In the aftermath of the Charlottesville attack, several tech companies made the decision to remove neo-nazi website The Daily Stormer from their services over defaming articles posted about the death of Heather Heyer, a civil rights campaigner who died after a white supremacist deliberately rammed into counter-protesters.
GoDaddy and Google stated they would no longer serve as domain hosts for the platform, with both stating that the website had violated their terms of service (ToS). GoDaddy’s CEO Blake Irving stated the decision was made as the website had incited violence. Go Daddy’s ToS state that websites must not use their services in a way that “promotes, encourages or engages in terrorism, violence against people, animals, or property”. The Daily Stormer had helped organize the alt-right demonstration that lead to Heyer’s death. Google’s decision followed a similar logic, again citing the website had violated their terms of service, which prohibit the encouragement of illegal activities such as terrorism and hate speech, including the promotion of violence against individuals or the incitement of hatred. The France-based server hosting company Scaleway locked the website’s hosting server and closed The Daily Stormer’s account, as per its Terms of Service.
CloudFlare, a web performance and security company that protected The Daily Stormer from DDOS attacks subsequently also dropped the website from its services. CloudFlare’s ToS state that “is not a hosting provider and has no way of removing abusive content on third party hosting services”. However, the company reserves the right to terminate users of its services at its discretion, a decision finally orchestrated by CloudFlare’s CEO Matthew Prince.
In the same vein, Squarespace also made the decision to remove websites of far right groups from its web-hosting platform. In a statement to the online news source The Verge, a Squarespace spokesperson commented that “In light of recent events, we have made the decision to remove a group of sites from our platform. We have given the site owners 48 hours’ notice.” However, Squarespace provided neither the number or names of the sites it had chosen to remove, or the date and time when it served these groups with the 48 hour notice. WordPress removed the website of white supremacist group Vanguard America which participated in the rally.
Citing a clause “Acceptable Use Guidelines”, Apple Pay disabled its support to three white nationalist sites that sold “sweaters with Nazi logos, T-shirts emblazoned with the phrase “White Pride,” and a bumper sticker showing a car plowing into stick figure demonstrators.” PayPal banned two of these sites from its services, explaining in a blogpost: “There are times when people may find an account that is using PayPal’s services to be offensive, but because the website and organization does not violate our Acceptable Use Policy, we will continue to process payments for the account as we respect and seek to uphold the values of freedom of expression and open dialogue.”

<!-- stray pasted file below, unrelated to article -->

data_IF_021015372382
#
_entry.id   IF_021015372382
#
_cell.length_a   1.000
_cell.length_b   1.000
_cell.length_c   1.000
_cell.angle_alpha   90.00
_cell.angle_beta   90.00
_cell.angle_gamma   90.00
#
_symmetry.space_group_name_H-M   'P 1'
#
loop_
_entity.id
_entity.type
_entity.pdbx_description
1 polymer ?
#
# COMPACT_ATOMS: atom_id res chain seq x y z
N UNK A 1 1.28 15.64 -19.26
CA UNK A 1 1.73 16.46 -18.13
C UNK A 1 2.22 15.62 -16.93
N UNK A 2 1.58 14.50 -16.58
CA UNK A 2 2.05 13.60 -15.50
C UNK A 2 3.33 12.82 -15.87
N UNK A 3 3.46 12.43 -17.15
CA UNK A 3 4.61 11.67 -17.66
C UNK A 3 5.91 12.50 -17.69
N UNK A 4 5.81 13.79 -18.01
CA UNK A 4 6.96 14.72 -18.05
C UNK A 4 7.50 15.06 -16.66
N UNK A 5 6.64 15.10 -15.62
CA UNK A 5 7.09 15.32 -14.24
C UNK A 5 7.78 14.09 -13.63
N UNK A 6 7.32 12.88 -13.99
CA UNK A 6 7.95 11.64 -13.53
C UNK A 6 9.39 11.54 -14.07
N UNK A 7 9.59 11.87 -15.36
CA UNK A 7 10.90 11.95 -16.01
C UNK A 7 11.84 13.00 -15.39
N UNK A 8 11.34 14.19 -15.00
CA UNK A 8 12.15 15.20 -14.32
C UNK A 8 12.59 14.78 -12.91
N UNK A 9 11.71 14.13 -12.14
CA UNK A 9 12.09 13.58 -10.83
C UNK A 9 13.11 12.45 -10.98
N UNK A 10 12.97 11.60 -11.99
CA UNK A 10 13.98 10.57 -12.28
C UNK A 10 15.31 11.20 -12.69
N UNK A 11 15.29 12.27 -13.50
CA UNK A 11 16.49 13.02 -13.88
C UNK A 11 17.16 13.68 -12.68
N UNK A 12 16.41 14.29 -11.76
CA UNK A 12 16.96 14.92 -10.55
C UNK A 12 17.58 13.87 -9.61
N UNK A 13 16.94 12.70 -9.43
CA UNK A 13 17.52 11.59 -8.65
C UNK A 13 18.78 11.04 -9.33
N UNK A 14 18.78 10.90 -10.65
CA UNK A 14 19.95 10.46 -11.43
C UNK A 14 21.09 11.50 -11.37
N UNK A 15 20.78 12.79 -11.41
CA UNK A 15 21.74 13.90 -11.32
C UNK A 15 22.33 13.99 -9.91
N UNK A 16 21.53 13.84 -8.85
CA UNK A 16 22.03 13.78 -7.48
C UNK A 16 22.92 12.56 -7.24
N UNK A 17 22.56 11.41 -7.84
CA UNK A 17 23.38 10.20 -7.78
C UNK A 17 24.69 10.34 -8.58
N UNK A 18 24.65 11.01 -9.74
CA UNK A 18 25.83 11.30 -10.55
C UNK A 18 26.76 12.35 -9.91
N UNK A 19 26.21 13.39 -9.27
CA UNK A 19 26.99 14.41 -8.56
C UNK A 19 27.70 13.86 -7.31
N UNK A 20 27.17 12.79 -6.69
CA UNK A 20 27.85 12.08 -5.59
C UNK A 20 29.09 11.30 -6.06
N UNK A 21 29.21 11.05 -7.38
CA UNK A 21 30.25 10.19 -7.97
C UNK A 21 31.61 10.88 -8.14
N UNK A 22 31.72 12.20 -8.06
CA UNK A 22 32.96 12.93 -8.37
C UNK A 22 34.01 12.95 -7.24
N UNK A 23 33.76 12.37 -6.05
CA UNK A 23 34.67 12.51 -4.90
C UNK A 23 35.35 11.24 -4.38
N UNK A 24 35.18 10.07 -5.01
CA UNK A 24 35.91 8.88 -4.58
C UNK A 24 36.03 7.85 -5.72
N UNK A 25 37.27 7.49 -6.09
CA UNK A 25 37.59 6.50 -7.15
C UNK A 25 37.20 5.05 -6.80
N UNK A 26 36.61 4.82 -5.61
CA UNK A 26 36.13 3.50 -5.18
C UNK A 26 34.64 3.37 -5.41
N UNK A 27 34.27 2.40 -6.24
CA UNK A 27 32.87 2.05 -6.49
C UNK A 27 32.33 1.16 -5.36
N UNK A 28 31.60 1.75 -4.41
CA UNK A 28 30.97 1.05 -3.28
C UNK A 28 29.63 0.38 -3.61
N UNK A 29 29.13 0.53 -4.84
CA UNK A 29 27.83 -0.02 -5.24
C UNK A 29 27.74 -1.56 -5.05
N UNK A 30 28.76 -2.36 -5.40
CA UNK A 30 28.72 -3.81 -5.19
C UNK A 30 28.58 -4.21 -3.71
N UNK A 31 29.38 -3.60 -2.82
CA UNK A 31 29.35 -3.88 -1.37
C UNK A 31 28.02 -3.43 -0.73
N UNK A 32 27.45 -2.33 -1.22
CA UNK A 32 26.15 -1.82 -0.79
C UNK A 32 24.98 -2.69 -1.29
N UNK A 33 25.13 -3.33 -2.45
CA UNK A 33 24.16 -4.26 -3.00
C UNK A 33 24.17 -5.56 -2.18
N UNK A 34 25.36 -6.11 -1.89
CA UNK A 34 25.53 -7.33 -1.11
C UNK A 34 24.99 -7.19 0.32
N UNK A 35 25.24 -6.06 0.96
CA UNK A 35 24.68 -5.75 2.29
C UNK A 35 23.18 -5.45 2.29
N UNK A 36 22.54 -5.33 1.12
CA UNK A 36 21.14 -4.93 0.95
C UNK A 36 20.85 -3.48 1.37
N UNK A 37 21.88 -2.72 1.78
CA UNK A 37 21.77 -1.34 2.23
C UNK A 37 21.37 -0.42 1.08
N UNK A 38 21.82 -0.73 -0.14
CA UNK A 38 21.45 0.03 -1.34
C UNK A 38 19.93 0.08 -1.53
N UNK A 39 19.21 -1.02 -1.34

GoFundMe removed multiple fundraising campaigns for James Alex Fields (who rammed the car into the crowd) because “the company prohibits the promotion of hate speech and violence”. GoFundMe was joined by two other crowdfunding platforms, Kickstarter and Indiegogo, in publicly stating that the companies would remove any campaigns associated with raising funds for Fields.
Facebook, Reddit and Twitter all took steps to target hate groups and ban them from their platforms. Facebook deleted the event page for “Unite the Right” (the rightwing march that instigated the Charlottesville attack), removed the Facebook and Instagram profiles of protest attendee Christopher Cantwell, and banned at least eight group pages that were assessed to violate the social media company’s hate speech policies. In addition, Facebook also took steps to remove all links to the Daily Stormer’s article that wrongly attacked Heather Heyer – but, moderators did not remove these links if posters “explicitly condemned the source material”. Meanwhile, Reddit took the decision to remove the subreddit “Physical_Removal” as “users were posting content that incites violence”, and in comment to the Daily Beast stated that “We are very clear in our site terms of service that posting content that incites violence will get users banned from Reddit. We have banned /r/Physical_Removal due to violations of the terms of our content policy.”
Spotify has since removed from its platform any groups who have been flagged by the Southern Poverty Law Center as “hate bands”. Spotify was alerted to the content after Digital Music News posted an article “I Just Found 27 White Supremacist Hate bands on Spotify”. Commenting to the online music magazine BillBoard, a Spotify spokesman stated that “illegal content or material that favors hatred or incites violence against race, religion, sexuality or the like is not tolerated by us. Spotify takes immediate action to remove any such material as soon as it has been brought to our attention.” In addition, the magazine also noted that on the same day Spotify was promoting a new playlist to users that same day, entitled “Patriotic Passion”.
In contrast to aforementioned companies, Airbnb took steps ahead of the protest to remove far right members from their platform. Ahead of the march, The Daily Stormer had tried to book accommodation for its participants through Airbnb. However, Airbnb moderators were alerted to the background of these potential guests via a thread on The Daily Stormer which participants were using to organize their travel logistics. Speaking to Quartz, an Airbnb spokesman explained that moderators “conducted case-by-case investigations to confirm which users were planning to attend the white nationalist event and deleted the accounts.”